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Taxation And Justice
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His soul will revolt at the thought of cutting the expensive populist programmes of his government. He must be wondering which of us he can raise more taxes from, and by what trick. His predecessor was an avid listener. He would receive a string of petitioners in his vast room in the North Block in the days before the budget; they would feed him with ideas about how he could raise some taxes to hurt their competitors. He would put a few in the budget — as Pranab Mukherjee did retrospective taxation of the Vodafone deal in his last budget. But the Prime Minister is too straight even now to be a tool of businessmen. He is likely to look for ways that are less crooked and questionable.
When he looks at income tax statistics, he will find that the share in gross domestic product of the income of taxpayers in the top bracket has been rising, and that the share of people in the bottom tax bracket has been falling. His advisers will tell him it proves that income distribution has been getting less equal. That is wrong. As incomes rise, people creep up the income chain; if income brackets are defined in terms of fixed rupees, the share of the top income bracket goes up and that of the bottom income bracket goes down even if income distribution is getting more equal.
If he wants to get a handle on income distribution, the Prime Minister should call Rama Bijapurkar. She will give him a ravishing presentation full of colourful charts. She will slice up income by quintiles and deciles. She will guide him through the thickets of National Simple Statistical Office and National Compulsively Ambivalent Economic Research. She is unlikely to prove a worsening of overall income distribution; but she may show a rise in the share of the top one or two deciles.
Even if she does not, the Prime Minister does not need statistics to tax the rich more. He can simply raise the income tax rates. He should not do what his mindless predecessor did, namely put a surcharge on income tax; in fact, he should remove it. Nor should he fiddle with tax brackets. The only way a populist can do that is by pushing up the brackets; that would reduce tax revenue. He should simply add the same figure to the tax rate in each bracket. That is like putting an additional proportional tax on all taxpayers. If he thinks that is unpopulist, he should simultaneously raise the minimum tax limit and all tax brackets.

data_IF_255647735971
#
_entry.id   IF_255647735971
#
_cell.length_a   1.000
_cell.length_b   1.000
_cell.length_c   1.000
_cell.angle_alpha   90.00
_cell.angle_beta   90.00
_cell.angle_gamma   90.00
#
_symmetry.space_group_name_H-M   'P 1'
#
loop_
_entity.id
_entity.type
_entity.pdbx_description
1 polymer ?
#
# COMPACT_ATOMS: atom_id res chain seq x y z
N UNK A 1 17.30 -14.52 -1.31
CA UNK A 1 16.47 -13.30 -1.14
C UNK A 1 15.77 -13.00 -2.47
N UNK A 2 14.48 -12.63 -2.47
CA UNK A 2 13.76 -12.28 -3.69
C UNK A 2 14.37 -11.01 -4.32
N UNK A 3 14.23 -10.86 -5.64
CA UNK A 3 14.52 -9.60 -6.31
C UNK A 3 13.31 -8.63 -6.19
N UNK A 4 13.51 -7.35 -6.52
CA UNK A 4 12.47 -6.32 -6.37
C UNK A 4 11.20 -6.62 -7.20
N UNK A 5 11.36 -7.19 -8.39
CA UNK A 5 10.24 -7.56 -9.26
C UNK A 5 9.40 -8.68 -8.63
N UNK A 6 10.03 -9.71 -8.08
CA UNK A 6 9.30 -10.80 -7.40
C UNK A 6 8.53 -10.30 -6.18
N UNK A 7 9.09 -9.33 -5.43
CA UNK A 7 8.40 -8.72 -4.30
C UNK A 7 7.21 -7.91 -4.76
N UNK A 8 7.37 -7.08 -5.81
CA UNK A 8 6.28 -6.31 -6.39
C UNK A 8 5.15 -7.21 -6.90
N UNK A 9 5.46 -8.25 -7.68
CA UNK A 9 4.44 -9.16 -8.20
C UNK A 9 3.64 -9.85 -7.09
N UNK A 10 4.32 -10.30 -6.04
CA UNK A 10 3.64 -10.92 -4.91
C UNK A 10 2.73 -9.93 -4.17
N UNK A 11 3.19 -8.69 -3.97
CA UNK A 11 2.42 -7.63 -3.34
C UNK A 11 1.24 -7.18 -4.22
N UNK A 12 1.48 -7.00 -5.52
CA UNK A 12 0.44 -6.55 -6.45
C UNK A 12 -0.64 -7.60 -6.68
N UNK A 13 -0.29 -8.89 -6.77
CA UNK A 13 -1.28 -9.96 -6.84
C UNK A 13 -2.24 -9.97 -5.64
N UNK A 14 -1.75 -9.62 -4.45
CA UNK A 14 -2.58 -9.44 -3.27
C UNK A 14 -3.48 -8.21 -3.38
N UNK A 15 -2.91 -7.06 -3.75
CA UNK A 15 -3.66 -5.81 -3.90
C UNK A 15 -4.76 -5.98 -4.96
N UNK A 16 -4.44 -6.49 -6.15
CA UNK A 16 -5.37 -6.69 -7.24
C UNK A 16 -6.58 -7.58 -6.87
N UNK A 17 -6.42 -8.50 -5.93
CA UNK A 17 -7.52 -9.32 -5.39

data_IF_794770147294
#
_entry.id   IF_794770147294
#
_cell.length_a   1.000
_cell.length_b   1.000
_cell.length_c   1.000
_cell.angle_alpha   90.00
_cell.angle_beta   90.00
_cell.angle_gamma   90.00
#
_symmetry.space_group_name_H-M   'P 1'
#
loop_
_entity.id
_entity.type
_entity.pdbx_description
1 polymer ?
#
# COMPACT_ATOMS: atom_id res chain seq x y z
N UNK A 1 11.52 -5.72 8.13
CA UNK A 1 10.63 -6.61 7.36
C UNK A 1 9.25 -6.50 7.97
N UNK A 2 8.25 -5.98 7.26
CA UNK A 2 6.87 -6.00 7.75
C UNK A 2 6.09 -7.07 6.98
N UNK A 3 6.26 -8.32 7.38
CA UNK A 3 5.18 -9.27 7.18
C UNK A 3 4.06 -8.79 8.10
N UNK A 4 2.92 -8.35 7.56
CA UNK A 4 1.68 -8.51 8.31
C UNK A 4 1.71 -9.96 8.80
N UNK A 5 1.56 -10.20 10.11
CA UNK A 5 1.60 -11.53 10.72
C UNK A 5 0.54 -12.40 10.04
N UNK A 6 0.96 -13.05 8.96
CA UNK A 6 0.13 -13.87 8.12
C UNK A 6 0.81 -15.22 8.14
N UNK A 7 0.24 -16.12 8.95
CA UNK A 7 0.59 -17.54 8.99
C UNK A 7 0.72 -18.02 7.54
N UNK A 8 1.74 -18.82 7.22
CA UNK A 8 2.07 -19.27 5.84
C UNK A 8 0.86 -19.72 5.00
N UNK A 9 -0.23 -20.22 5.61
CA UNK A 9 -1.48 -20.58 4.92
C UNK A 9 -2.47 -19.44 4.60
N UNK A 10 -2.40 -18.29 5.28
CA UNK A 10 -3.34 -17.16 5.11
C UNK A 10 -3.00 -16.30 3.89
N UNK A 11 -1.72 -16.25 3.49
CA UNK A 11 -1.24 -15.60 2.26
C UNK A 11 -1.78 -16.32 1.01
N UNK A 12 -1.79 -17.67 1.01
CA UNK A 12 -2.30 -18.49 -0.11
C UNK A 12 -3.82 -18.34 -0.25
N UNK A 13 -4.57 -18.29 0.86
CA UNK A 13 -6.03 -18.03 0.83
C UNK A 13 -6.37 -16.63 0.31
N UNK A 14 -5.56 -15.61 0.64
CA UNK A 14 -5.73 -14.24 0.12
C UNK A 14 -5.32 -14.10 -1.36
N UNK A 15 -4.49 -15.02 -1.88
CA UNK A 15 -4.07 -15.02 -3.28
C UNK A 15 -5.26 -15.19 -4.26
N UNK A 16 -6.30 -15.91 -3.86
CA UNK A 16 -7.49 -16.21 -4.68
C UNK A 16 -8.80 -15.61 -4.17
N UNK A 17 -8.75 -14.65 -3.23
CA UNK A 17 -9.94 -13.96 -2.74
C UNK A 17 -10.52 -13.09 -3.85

These are all ideas tailored to his populist soul. But if he is prepared to break a little out of his political straitjacket, he can revive an idea I had put forward when I was in the finance ministry. It was to call the chiefs of the two revenue departments for direct and indirect taxes, and to ask them for a copy of all the rules that they have made over the decades. There are thousands, and the departments will say that it is impossible to list them. But if it is possible to apply them, it should be possible to list them. Then he should go through the list, and abolish 99 per cent of rules which were made only to favour or punish someone. We never got this done because the interested people got rid of me before I could get anywhere. If he gets it done now, his income tax and excise revenue will go up by at least 50 per cent; he will be able to bring down the tax rates and still raise revenue. That is, if he wants to repair and restore the economy. He need not do it if he only wants to continue as Prime Minister. There is always a chance that if he stays longer in power, he may be able to do more good. There are higher priorities than the interest of the country.
The author is Consultant Editor of Businessworld.
(This story was published in Businessworld Issue Dated 23-07-2012)